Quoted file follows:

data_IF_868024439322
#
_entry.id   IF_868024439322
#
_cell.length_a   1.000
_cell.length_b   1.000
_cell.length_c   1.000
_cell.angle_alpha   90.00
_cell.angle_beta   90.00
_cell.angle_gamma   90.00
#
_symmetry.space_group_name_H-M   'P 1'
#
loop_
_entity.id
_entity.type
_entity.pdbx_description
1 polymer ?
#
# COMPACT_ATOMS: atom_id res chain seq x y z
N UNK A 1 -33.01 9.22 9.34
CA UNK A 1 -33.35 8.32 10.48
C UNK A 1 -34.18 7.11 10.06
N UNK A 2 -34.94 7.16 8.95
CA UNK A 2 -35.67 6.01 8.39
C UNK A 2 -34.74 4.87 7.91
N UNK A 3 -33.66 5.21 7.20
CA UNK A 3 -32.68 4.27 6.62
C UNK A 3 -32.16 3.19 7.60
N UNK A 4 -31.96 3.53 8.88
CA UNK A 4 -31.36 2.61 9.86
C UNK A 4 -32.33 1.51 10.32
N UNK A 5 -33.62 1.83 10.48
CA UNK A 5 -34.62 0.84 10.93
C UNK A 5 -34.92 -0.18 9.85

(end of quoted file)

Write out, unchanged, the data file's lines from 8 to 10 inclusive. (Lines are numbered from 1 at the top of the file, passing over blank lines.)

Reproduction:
_cell.angle_alpha   90.00
_cell.angle_beta   90.00
_cell.angle_gamma   90.00